One of the reasons I started blogging over four years ago was my conviction that the coding challenges with which my employer was presenting me, while stimulating and challenging, were far from unique. I hate to say “I told you so,” but then I didn’t tell you, I told me, so it would be both pointless and wrong to say “I told you so.” But, “I told me so” doesn’t sound right either.
So it’s probably just best to move on.
The point of this little ramble is that I get an extra little jolt of satisfaction from this exercise when I get questions from readers who are trying to adapt to suit their needs the code presented in an old post. It’s even more fun when a question prompts me to expand upon a design to fulfill an unanticipated need.
So it is with Iain Johnson’s comments on a post that’s over three years old: Database Programming: Slaying The Time Zone Conversion Beast (or at least rendering it comatose). Maybe he found it because my buddy Jimmy May gave it some link love lately. Perhaps he’s one of dozens(!) of folks who find their way here every day via one of the search engines.
Wherever Iain came from, he’s got a very interesting requirement:
… for a global helpdesk with regional centres… I need to calculate two SLA times for a call - the time by when the caller should have been contacted about their issue (typically within an hour) and the time by which the problem should be solved for them (typically within 2 working days).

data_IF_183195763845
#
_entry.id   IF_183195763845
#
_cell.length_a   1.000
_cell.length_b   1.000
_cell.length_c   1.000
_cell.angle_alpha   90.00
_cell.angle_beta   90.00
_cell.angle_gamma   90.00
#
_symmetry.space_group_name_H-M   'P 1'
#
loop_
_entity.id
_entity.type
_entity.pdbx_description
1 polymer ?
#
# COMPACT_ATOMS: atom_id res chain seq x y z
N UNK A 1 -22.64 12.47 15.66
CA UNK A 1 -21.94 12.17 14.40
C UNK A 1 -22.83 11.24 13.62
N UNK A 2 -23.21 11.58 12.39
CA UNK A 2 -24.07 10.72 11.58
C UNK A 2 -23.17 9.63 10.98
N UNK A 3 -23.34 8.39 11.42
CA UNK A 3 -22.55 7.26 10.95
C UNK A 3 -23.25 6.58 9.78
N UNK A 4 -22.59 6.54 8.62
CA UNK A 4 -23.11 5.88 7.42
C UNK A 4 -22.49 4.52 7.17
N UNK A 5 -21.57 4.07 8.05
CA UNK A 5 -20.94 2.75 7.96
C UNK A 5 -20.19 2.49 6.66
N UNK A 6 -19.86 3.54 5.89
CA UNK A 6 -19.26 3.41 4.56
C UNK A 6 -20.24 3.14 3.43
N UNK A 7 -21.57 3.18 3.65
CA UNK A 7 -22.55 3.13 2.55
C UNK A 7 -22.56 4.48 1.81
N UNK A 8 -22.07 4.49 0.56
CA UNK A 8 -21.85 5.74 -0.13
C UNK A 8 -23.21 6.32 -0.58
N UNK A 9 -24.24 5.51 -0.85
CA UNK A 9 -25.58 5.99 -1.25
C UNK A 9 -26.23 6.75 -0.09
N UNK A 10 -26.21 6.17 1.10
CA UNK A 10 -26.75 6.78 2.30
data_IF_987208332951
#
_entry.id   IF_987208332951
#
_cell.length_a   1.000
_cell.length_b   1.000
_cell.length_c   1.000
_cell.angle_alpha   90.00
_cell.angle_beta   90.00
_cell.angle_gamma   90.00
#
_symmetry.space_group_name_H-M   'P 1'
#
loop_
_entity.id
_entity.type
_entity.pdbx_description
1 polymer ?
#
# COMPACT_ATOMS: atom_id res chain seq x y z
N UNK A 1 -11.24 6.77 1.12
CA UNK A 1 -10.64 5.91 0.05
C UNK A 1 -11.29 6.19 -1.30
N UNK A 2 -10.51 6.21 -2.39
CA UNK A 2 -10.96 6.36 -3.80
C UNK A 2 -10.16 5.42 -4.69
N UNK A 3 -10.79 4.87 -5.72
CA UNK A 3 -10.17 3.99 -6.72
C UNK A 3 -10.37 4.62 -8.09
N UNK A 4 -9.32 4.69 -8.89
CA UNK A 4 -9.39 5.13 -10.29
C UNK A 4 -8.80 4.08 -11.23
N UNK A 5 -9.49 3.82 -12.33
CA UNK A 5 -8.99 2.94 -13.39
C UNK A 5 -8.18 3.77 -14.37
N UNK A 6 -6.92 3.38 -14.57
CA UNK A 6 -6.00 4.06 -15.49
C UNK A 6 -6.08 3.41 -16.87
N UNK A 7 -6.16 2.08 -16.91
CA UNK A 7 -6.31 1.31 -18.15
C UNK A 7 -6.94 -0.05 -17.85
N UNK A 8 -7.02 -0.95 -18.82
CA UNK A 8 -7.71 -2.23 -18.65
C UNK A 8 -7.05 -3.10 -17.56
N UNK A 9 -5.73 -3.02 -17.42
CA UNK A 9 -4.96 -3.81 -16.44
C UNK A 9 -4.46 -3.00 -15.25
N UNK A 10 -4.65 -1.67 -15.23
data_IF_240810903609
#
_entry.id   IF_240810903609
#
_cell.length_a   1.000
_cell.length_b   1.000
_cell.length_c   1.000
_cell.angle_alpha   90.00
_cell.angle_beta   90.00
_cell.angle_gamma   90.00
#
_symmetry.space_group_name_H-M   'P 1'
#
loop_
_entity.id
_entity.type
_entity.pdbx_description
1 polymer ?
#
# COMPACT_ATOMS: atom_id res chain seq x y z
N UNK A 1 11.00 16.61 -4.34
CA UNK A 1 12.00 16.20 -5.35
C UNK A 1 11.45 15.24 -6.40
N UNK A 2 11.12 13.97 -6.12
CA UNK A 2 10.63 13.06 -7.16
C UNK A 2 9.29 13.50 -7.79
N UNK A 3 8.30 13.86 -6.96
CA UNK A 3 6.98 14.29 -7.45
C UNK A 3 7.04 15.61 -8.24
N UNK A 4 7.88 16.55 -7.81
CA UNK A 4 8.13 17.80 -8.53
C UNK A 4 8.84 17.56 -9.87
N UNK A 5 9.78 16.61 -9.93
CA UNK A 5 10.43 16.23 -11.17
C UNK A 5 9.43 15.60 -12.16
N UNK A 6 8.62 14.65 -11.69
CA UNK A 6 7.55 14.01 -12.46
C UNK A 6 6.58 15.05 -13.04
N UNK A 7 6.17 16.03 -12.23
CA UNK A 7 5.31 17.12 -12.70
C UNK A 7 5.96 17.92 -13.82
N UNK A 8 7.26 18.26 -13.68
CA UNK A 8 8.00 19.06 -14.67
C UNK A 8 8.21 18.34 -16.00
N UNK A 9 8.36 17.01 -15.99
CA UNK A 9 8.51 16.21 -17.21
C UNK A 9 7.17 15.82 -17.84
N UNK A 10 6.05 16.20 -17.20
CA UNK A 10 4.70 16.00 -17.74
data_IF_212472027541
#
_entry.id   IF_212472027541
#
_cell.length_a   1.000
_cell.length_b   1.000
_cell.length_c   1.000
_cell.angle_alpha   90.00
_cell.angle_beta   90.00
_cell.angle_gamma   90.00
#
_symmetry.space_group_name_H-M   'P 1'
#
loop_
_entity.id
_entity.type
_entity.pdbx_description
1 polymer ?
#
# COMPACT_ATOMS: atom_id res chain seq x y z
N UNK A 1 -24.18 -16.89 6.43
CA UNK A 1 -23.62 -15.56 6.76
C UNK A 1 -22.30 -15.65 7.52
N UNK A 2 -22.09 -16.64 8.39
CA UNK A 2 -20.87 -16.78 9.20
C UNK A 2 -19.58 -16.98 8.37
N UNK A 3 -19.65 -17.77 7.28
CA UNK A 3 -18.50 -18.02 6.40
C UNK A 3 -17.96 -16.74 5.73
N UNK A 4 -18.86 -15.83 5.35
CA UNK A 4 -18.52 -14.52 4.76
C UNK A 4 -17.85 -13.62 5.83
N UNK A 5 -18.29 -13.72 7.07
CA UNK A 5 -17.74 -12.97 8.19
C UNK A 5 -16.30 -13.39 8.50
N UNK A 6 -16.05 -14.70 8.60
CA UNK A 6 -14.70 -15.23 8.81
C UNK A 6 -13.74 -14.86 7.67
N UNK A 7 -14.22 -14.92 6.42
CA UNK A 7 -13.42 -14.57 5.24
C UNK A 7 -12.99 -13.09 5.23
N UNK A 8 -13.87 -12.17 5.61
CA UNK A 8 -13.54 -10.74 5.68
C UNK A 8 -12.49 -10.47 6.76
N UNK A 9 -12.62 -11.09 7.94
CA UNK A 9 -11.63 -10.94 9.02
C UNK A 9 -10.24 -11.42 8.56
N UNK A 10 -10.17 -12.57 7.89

The calculation needs to take account of working hours (so a call logged 30 minutes before the helpdesk closes for the day, should be 'contacted' within 30 minutes of the helpdesk opening on it's next working day. I also need to take account of public holidays, i.e. non-working days, other than weekends.
Well, I love stuff like this.. and what ends up being the coolest thing of all is that, once the proper data are in place, we can write this query in one glorified T-SQL statement.
I’ve attached a little proof-of-concept to this post. You’ll find a read-me document as well as two SQL scripts. In order to keep this post from getting unwieldy, I’ll put my commentary in the read-me. Purists should note that this new solution makes use of a recursive common table expression, so while our previous conversations were applicable to SQL Server 2000, this solution will only work on SQL Server 2005 and above. I’ve tested it on SQL Server 2005 SP3 and SQL Server 2008 SP1.
The code isn’t perfect, but it’s pretty interesting. Thanks to Iain for his thought-provoking question, and his otherworldly patience in awaiting my answer.
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